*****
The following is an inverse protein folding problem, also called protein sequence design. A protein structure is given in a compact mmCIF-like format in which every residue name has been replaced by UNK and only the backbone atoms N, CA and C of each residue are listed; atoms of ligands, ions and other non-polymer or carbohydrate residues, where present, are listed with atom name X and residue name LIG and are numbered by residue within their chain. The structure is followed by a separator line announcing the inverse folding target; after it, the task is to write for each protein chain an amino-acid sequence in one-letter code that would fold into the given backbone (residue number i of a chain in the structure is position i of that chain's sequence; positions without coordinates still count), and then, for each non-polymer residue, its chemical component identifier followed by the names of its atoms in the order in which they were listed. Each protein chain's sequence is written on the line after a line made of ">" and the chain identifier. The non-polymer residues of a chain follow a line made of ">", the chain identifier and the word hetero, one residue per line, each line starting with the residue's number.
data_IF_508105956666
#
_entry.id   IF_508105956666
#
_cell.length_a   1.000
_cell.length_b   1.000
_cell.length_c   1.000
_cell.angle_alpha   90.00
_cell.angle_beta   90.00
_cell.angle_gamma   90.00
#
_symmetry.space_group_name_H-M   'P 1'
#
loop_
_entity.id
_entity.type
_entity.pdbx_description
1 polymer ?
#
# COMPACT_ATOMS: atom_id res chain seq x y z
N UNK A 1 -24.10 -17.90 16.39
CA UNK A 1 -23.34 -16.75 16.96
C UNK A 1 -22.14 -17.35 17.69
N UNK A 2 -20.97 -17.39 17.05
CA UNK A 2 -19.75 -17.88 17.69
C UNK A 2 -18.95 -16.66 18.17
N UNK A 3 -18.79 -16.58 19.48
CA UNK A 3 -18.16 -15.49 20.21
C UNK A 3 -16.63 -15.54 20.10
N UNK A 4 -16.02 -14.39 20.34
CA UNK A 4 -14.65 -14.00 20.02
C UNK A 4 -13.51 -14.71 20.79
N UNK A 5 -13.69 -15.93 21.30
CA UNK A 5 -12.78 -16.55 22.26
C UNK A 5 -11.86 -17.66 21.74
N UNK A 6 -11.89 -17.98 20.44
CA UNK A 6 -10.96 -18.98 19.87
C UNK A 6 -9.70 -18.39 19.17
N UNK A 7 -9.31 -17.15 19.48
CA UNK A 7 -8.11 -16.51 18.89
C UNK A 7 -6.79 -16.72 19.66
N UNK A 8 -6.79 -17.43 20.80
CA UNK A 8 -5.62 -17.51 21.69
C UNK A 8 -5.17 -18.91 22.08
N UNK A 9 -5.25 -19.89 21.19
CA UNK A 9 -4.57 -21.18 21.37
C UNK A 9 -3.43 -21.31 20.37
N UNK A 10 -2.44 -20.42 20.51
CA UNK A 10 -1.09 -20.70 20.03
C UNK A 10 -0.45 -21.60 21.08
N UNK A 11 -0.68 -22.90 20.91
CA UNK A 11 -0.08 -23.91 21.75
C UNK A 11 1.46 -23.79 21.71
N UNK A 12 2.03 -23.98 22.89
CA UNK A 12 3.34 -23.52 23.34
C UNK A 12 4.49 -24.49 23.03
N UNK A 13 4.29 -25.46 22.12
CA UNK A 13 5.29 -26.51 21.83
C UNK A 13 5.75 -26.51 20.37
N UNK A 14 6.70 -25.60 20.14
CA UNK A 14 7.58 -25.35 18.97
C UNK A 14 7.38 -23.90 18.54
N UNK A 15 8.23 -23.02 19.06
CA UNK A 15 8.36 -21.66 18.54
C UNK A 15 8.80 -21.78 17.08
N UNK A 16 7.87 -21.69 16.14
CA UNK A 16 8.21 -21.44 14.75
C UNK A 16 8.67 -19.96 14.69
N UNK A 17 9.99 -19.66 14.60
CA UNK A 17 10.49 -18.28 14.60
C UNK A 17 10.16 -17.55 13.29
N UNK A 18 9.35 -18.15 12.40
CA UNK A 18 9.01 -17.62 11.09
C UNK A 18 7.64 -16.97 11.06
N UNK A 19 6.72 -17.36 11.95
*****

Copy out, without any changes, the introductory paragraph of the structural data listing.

The following is an inverse protein folding problem, also called protein sequence design. A protein structure is given in a compact mmCIF-like format in which every residue name has been replaced by UNK and only the backbone atoms N, CA and C of each residue are listed; atoms of ligands, ions and other non-polymer or carbohydrate residues, where present, are listed with atom name X and residue name LIG and are numbered by residue within their chain. The structure is followed by a separator line announcing the inverse folding target; after it, the task is to write for each protein chain an amino-acid sequence in one-letter code that would fold into the given backbone (residue number i of a chain in the structure is position i of that chain's sequence; positions without coordinates still count), and then, for each non-polymer residue, its chemical component identifier followed by the names of its atoms in the order in which they were listed. Each protein chain's sequence is written on the line after a line made of ">" and the chain identifier. The non-polymer residues of a chain follow a line made of ">", the chain identifier and the word hetero, one residue per line, each line starting with the residue's number.